Strategic information systems combine business strategies as well their structure and are capable of responding to changes in environment. ERP systems are now seen as strategic information systems due to their effectiveness in business projects. The organizations implementing ERP are motivated by technology, competitive, business process or strategic rationales. (O’Leary, 2000 as cited in Yue Chia and Yean Yng Ling, 2003) Some companies who encounter problems with their old computer systems find ERP the best alternative solution. Companies focusing performance and effectiveness are motivated by business process and competitiveness rationales. Some other companies may have strategies that cannot be supported by their existing IT solutions and find ERP the ideal solution. Some other scholars combine these rationales with Y2K-related replacements:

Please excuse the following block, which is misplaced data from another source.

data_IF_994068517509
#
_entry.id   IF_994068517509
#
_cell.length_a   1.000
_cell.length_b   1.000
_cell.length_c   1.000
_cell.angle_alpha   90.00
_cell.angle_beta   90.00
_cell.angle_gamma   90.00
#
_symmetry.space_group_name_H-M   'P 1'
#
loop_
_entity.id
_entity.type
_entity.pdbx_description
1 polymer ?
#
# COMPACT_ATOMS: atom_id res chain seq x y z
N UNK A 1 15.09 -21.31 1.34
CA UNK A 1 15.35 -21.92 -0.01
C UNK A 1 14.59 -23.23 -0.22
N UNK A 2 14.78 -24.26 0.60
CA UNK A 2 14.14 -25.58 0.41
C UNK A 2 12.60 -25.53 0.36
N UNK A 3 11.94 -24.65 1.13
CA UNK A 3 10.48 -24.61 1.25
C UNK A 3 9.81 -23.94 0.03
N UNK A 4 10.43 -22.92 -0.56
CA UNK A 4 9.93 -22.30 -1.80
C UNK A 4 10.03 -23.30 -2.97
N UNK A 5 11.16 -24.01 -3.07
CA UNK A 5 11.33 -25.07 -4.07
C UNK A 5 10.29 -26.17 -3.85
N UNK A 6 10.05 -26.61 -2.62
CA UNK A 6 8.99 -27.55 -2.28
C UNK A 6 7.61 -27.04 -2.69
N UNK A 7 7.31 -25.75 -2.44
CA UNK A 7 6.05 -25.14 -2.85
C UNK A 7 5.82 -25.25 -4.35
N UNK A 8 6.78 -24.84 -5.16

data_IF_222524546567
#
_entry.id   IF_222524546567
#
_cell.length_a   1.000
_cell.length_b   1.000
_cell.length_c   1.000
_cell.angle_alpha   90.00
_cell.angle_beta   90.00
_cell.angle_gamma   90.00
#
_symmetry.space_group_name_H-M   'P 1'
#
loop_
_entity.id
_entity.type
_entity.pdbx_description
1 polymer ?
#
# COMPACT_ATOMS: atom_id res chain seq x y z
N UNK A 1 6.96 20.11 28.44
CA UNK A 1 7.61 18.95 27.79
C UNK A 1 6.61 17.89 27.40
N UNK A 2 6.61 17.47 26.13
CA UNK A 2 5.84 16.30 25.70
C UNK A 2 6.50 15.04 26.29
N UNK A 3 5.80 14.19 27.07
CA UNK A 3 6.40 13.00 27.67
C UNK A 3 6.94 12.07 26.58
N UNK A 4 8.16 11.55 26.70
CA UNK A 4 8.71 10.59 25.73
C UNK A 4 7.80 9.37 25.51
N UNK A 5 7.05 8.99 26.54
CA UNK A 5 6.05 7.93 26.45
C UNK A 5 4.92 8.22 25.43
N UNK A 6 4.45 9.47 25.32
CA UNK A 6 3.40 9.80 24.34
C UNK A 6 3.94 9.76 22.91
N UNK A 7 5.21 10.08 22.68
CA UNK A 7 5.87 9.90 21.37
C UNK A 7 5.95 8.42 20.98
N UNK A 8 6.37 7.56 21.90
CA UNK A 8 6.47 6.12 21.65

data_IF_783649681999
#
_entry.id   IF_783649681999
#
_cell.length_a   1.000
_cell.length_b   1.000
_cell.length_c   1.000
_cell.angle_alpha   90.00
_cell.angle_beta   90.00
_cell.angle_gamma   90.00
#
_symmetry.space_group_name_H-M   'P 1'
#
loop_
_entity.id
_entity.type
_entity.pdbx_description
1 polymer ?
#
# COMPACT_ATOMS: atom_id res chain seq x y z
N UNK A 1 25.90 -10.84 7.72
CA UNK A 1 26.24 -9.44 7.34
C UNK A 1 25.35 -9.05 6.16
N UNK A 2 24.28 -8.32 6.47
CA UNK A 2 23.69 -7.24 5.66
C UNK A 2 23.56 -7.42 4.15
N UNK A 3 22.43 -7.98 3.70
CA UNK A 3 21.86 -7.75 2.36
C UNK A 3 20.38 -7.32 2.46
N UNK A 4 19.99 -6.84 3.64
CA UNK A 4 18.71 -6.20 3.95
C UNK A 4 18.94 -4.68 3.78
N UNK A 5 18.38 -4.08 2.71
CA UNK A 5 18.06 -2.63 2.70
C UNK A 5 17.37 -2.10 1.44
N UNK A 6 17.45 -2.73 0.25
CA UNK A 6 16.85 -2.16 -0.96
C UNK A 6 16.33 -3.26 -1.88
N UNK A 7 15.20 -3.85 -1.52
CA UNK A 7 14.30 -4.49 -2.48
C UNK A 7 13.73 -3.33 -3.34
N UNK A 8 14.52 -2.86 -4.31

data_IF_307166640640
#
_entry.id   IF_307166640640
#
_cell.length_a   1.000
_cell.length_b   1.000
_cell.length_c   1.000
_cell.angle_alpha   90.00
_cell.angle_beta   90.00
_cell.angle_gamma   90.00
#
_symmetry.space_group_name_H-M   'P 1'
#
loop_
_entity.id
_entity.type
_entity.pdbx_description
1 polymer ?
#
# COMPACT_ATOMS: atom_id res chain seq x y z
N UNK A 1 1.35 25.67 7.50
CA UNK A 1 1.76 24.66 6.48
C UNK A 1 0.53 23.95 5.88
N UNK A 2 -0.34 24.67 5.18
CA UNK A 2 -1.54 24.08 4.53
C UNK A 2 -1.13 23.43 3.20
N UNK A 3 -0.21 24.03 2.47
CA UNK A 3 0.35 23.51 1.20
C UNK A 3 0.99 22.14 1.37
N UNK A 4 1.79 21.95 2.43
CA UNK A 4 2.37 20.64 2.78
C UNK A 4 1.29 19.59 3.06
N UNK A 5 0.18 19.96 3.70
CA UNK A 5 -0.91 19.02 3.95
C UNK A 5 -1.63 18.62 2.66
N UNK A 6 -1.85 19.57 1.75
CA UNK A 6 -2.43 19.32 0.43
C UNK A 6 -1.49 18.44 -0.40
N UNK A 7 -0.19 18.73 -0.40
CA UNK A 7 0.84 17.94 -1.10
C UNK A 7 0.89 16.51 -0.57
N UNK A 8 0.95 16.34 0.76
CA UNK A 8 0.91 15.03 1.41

“The growing demand for ERP applications has several reasons, for example, competitive pressures to become a -low cost producer, expectations of revenue growth, ability to compete globally, Y2K-related replacements, and the desire to re-engineer the business to respond to market challenges” (Gunn, 1998)
Yet it is at the implementation stage that organization encounter problems and find out that it is an easy smooth process like the stand alone systems which were implemented for departments.
The major ERP vendors are: SAP (Systems, Applications and Products in Data Processing), Oracle, PeopleSoft, Baan and JD Edwards. The following figure illustrates their market share